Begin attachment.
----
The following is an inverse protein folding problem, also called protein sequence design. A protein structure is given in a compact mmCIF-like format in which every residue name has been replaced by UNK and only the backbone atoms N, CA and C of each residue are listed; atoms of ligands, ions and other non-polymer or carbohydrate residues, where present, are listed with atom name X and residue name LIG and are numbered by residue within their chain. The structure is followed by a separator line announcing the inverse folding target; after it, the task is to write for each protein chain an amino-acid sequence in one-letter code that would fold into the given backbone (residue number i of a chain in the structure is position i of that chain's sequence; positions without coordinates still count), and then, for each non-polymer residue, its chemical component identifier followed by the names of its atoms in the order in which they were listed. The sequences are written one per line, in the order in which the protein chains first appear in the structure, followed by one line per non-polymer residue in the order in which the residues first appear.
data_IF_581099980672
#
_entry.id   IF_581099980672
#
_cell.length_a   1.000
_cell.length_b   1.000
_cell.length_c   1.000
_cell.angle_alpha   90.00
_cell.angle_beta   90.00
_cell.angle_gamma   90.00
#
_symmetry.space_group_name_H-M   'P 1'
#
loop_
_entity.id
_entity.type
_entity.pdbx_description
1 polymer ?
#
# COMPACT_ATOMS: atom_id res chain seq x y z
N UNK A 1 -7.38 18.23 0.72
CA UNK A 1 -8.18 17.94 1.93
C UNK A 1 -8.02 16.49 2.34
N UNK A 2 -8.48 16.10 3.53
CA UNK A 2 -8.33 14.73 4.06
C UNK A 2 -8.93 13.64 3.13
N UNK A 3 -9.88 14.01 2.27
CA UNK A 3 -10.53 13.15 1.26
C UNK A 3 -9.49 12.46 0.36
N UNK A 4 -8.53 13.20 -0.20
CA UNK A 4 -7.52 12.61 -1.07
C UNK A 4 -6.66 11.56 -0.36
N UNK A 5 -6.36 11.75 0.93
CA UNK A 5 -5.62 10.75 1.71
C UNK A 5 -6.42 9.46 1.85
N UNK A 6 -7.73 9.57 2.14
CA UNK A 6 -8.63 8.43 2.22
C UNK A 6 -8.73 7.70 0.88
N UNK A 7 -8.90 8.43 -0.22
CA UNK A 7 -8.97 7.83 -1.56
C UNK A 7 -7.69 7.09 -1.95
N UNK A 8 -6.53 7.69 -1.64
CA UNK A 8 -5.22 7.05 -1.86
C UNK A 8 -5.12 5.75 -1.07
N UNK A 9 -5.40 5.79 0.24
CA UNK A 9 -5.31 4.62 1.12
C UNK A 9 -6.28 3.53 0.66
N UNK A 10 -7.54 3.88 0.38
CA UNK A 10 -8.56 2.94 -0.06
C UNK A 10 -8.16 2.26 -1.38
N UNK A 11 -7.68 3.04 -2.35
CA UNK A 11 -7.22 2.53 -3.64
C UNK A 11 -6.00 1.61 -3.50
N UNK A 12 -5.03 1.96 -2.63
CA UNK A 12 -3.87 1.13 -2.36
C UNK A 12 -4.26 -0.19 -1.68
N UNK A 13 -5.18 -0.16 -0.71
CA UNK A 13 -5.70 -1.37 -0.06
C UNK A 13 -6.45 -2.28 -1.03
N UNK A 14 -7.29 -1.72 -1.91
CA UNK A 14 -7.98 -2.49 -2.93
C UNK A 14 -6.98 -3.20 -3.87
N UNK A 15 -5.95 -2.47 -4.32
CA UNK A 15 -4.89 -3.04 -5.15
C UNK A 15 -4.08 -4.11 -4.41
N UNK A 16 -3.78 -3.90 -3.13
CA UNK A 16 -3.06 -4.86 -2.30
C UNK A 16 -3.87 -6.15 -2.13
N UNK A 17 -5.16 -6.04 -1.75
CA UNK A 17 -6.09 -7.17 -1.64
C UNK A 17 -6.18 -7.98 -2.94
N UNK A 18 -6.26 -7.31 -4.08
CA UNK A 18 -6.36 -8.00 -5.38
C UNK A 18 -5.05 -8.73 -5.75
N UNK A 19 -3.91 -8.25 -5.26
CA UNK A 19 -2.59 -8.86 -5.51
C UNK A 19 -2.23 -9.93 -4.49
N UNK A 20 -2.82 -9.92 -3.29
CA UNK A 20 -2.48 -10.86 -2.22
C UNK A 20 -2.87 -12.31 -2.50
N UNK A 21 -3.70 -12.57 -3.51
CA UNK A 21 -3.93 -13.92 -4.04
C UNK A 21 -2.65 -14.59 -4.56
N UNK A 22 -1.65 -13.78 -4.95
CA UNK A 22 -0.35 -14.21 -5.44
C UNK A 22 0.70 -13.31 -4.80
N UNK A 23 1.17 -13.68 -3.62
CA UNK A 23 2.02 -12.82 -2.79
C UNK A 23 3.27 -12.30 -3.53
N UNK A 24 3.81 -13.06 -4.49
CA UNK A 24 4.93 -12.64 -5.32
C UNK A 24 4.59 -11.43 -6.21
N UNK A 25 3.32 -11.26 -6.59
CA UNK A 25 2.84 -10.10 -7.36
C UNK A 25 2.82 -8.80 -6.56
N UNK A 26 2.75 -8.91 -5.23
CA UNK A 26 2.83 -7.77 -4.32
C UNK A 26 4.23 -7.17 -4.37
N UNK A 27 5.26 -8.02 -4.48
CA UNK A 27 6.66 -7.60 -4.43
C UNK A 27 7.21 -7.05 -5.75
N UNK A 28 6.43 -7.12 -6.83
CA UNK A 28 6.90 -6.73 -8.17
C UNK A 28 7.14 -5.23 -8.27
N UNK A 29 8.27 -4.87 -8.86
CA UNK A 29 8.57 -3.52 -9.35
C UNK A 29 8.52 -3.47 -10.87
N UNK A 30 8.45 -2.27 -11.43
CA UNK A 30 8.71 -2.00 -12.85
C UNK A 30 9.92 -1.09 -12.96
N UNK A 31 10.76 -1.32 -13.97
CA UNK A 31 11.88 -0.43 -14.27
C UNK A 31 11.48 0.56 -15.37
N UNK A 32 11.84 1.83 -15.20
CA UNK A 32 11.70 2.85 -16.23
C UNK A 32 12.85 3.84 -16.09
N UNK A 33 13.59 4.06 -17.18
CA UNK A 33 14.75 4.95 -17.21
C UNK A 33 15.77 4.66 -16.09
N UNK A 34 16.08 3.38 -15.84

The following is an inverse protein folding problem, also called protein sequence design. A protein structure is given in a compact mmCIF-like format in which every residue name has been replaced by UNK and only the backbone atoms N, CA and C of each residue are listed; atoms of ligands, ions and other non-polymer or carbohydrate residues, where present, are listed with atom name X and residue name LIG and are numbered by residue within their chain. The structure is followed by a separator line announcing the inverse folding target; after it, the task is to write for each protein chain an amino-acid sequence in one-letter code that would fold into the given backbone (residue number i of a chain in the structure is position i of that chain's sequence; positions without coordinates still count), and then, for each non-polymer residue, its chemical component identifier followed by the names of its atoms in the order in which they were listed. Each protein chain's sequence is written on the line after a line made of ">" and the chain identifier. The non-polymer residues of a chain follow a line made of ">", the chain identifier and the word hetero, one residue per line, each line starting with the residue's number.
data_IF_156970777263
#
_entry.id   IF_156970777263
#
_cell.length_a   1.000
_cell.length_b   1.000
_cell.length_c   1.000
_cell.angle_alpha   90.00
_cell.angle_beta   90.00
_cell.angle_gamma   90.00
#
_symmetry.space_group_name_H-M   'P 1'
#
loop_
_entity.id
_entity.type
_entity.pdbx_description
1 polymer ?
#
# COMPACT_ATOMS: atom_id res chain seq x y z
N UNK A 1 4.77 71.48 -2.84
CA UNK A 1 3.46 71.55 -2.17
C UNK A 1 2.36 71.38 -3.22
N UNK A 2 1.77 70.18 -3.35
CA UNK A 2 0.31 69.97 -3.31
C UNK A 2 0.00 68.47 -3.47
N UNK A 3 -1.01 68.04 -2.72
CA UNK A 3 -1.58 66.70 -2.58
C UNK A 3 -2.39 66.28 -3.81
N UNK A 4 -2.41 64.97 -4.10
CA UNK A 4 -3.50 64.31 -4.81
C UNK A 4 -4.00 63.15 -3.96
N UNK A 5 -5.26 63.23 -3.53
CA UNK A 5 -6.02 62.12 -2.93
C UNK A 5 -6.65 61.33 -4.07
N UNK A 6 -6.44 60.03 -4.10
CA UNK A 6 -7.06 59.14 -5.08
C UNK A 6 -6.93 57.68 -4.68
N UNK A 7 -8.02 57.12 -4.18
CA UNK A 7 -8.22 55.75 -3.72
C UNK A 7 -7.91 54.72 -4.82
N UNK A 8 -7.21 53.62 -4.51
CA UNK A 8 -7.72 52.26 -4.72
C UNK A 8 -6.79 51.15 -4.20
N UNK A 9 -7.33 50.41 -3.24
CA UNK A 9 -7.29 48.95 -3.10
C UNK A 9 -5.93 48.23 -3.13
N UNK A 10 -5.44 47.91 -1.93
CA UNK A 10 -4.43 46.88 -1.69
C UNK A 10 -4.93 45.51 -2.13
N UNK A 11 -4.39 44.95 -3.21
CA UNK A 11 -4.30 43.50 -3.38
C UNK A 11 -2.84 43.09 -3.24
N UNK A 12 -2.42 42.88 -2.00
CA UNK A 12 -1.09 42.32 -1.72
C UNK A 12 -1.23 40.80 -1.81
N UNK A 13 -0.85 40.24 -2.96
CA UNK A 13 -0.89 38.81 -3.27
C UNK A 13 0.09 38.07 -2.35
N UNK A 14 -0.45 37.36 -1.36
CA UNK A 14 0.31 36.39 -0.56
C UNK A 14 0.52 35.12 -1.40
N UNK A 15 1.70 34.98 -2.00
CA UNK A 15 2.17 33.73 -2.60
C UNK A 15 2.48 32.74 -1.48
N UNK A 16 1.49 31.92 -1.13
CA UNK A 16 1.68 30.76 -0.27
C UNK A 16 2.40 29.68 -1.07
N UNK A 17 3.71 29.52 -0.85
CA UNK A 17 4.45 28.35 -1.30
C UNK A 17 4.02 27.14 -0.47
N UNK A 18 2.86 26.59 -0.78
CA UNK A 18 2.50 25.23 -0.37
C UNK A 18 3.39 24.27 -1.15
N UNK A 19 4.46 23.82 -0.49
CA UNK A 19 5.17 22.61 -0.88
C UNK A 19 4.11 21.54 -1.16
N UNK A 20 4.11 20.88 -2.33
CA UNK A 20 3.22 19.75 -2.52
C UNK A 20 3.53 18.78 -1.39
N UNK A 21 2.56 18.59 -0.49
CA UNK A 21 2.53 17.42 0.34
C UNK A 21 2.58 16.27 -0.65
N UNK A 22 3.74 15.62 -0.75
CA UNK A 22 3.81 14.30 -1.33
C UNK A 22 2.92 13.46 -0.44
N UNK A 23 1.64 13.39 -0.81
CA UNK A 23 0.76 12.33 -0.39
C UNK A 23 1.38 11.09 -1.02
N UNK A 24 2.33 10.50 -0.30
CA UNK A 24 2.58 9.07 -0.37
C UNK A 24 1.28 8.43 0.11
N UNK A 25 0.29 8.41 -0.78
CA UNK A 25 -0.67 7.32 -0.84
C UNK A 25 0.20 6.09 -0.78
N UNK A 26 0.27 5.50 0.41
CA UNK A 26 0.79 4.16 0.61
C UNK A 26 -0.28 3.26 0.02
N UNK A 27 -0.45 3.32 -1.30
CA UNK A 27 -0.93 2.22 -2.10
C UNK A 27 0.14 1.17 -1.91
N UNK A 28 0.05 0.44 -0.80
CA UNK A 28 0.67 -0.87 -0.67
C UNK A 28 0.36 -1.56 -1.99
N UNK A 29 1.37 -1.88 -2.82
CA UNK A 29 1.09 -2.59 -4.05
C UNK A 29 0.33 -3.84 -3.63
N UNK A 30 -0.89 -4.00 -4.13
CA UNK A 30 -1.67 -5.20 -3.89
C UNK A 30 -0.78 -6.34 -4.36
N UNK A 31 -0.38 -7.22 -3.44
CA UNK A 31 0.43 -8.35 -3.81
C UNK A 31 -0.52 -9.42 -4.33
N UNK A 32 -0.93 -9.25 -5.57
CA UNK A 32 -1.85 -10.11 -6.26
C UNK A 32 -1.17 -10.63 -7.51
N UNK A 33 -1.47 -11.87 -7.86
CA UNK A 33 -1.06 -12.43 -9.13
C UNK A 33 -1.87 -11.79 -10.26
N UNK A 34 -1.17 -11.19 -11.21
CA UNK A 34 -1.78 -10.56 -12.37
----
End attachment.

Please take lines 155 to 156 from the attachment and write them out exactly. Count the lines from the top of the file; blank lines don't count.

N UNK A 5 -5.26 63.23 -3.53
CA UNK A 5 -6.02 62.12 -2.93